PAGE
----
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Submission + - Town Turns Off the Lights to See the Stars

Hugh Pickens writes writes: "Stargazing skies all over the world all over the world are disappearing, as the sky above New York City is Class 9 on the Bortle ranking and American suburban skies are typically Class 5, 6, or 7. But some places are making an effort to preserve their skywatching heritage as Exmoor National Park was granted International Dark-Sky Reserve status in November and people in the Exmoor town of Dulverton were challenged to switch off their lights as part of the BBC's Stargazing Live, demonstrating that you don't need special equipment to see the stars more clearly, if you have a decent pair of binoculars. "The whole idea is to show that even a small town, which is still quite dark, can give off quite a lot of light," says astronomer Mark Thompson. The event in Dulverton gained a lot of support from local residents and businesses. "It needed a bit of organization to get everyone to say yes," says town mayor Chris Nelder. "We want people to just enjoy the night sky, to treasure the fact we have them and to look after them," adds Claire O'Connor from Exmoor National Park Authority."

Submission + - Anonymous Attackers Not So Untraceable (

Stoobalou writes: Researchers at the University of Twente are warning that the LOIC DDoS tool used by Anonymous is easily traceable.

The tool of choice in the ongoing pro-WikiLeaks DDoS attacks by digital vigilante group Anonymous may leave its users open to prosecution, failing as it does to adequately protect their identity.

That's the claim of the Design and Analysis of Communication Systems Group at the University of Twente, which recently released a report into the Low-Orbit Ion Cannon, or LOIC, distributed denial of service tool favoured by Anonymous for attacking corporate websites by which it feels aggrieved.

In the report, the researchers claim that "even though the group behind the attacks claims to be anonymous, the tools they provide do not offer any security services, such as anonymisation. As a consequence, a hacktivist that volunteers to take part in such attacks, can be traced back easily" — and that means a possible prosecution under local computer crime laws.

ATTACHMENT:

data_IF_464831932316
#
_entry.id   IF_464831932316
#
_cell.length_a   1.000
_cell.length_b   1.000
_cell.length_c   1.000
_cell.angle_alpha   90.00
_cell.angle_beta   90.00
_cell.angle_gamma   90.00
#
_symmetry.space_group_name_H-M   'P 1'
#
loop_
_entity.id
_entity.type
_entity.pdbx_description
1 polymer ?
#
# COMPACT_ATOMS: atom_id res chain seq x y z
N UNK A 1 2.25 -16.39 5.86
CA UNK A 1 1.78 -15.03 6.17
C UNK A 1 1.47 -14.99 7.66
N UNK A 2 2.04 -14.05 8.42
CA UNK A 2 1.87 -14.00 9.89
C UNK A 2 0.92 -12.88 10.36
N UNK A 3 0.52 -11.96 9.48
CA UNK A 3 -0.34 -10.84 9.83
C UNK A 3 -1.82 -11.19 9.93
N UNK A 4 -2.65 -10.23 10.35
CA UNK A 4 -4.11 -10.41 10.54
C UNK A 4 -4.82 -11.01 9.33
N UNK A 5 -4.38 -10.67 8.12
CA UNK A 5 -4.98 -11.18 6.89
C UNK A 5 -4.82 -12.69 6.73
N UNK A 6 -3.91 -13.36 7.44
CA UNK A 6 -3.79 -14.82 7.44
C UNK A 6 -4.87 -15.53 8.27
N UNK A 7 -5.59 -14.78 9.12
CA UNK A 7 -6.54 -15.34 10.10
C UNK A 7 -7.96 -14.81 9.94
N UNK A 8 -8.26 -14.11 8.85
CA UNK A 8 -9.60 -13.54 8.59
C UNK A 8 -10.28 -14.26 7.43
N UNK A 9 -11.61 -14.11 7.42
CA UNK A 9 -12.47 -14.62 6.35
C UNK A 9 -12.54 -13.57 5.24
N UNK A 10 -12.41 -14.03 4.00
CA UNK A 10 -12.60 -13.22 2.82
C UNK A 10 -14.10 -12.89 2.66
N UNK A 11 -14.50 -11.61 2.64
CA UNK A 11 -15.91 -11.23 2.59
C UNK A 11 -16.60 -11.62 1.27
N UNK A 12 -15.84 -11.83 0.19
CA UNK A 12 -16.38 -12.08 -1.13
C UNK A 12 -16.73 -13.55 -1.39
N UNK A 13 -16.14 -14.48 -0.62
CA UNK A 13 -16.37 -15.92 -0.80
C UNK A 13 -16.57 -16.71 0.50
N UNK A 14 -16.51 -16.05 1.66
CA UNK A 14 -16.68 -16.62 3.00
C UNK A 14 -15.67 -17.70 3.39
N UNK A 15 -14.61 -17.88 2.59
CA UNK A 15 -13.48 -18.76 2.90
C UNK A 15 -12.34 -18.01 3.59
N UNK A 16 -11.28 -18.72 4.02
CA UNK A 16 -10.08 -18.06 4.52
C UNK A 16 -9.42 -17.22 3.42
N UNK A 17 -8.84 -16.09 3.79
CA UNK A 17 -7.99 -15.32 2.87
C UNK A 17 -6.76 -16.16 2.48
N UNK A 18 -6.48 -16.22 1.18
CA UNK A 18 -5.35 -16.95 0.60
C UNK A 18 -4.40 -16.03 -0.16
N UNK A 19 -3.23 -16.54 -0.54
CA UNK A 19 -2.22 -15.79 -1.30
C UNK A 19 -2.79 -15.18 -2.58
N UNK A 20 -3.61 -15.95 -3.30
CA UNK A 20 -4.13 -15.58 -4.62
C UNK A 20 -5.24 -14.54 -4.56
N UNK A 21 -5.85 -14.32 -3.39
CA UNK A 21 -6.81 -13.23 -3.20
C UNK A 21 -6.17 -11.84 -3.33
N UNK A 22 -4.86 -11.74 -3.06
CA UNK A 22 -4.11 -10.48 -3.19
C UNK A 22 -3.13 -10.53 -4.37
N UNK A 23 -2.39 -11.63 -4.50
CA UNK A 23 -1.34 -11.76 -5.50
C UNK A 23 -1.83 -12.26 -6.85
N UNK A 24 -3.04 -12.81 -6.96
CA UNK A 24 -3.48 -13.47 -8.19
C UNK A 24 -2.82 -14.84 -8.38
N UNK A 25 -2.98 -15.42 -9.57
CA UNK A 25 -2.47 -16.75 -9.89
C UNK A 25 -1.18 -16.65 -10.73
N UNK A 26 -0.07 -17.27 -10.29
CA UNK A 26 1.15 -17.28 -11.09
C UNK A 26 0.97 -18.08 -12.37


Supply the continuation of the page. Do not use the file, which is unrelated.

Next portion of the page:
Submission + - Using Google Earth to find ancient lost cities (

An anonymous reader writes: A story in the online site of the Aussie science mag Cosmos discusses how archaeologists are using sophisticated sateliite images to find previously undiscovered cities. What 's really cool is how some are simply using Google Earth — and discovering all sorts of previously unknown sites!

Journal SPAM: Digital Astrophotography - Review

In the 80's there were a series of commercials for Reeses Peanut Butter Cups that revolved around the theme of accidental meetings between chocolate and peanut butter. The individuals would realize that the two tastes that they loved separately were even better together. Two great loves for many card carrying geeks are digital photography and astronomy. "


Submission + - Office 2003SP3: Old file formats, now unavailable! 3

time961 writes: "In Service Pack 3 for Office 2003, Microsoft has disabled support for many older file formats, so if you have old Word, Excel, 1-2-3, Quattro, or Corel Draw documents, watch out! They did this because the old formats are "less secure", which actually makes some sense, but only if you got the files from some untrustworthy source.

Naturally, they did this by default, and then documented a mind-bogglingly complex workaround (KB 938810) rather than providing a user interface for adjusting it, or even a set of awkward "Do you really want to do this?" dialog boxes to click through. And, of course, because these are, after all, old file formats, many users will encounter the problem only months or years after the software change, while groping around in dusty and now-inaccessible archives.

One of the better aspects of Office is its extensive compatibility mechanisms for old file formats. At least the support isn't completely gone—it's just really hard to use. Security is important, but there are better ways to fulfill this goal.

This was also covered by the Windows Secrets newsletter, although I can't find a story URL for it."
The Gimp

Submission + - GIMP 2.4 released! (

MrDrBob writes: "Love it or hate it, version 2.4 of our Marmite-favoured graphics editor has been released, and includes quite a few big changes. The selection tools have been rewritten from scratch, including a new way of selecting things with round corners, as requested by web designers. Better zooming code means that whole lines of your image will no longer disappear when zoomed out, and new colour management code should be welcomed by digital photo artists. The GIMP also includes a new Tango-style icon set, which goes hand-in-hand with the redesigned website. Unfortunately, GEGL integration still isn't anywhere to be found, but perhaps it'll make it in a later release."

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